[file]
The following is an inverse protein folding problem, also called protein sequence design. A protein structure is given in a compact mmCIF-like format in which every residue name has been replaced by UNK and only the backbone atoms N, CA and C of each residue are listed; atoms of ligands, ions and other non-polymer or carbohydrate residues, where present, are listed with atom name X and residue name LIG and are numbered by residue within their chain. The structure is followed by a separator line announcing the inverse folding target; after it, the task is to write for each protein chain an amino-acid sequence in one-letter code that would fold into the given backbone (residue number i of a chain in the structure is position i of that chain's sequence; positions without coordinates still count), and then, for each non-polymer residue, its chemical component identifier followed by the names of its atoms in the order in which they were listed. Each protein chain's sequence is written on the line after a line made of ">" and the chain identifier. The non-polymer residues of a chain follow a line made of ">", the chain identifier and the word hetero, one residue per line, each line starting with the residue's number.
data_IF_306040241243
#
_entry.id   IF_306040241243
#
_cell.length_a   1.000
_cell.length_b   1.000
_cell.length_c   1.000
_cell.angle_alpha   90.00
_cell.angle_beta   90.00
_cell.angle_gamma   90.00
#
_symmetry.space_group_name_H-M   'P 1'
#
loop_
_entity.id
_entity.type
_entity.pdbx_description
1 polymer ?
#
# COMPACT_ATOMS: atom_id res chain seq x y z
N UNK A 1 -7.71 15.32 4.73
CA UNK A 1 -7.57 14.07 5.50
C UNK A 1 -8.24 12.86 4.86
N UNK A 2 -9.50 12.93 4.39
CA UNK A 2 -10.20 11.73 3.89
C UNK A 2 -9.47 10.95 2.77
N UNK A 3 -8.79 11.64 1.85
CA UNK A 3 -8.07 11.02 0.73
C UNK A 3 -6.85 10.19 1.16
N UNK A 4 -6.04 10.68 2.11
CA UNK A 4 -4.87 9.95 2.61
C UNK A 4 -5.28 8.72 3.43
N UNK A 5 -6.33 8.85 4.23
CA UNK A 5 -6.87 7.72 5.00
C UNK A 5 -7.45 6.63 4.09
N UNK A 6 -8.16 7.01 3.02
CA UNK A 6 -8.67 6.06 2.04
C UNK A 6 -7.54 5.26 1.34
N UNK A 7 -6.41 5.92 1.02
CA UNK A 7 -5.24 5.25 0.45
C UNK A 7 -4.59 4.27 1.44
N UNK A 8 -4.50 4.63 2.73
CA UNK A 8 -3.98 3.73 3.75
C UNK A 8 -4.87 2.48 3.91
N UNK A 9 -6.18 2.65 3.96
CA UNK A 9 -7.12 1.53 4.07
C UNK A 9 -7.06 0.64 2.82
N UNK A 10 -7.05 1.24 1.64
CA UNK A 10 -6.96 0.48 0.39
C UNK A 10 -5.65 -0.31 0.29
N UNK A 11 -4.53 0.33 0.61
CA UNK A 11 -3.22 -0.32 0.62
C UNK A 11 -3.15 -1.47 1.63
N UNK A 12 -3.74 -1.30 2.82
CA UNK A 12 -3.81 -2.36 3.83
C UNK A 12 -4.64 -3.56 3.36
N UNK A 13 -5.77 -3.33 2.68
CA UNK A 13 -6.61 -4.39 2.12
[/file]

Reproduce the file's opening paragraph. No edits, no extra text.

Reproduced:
The following is an inverse protein folding problem, also called protein sequence design. A protein structure is given in a compact mmCIF-like format in which every residue name has been replaced by UNK and only the backbone atoms N, CA and C of each residue are listed; atoms of ligands, ions and other non-polymer or carbohydrate residues, where present, are listed with atom name X and residue name LIG and are numbered by residue within their chain. The structure is followed by a separator line announcing the inverse folding target; after it, the task is to write for each protein chain an amino-acid sequence in one-letter code that would fold into the given backbone (residue number i of a chain in the structure is position i of that chain's sequence; positions without coordinates still count), and then, for each non-polymer residue, its chemical component identifier followed by the names of its atoms in the order in which they were listed. Each protein chain's sequence is written on the line after a line made of ">" and the chain identifier. The non-polymer residues of a chain follow a line made of ">", the chain identifier and the word hetero, one residue per line, each line starting with the residue's number.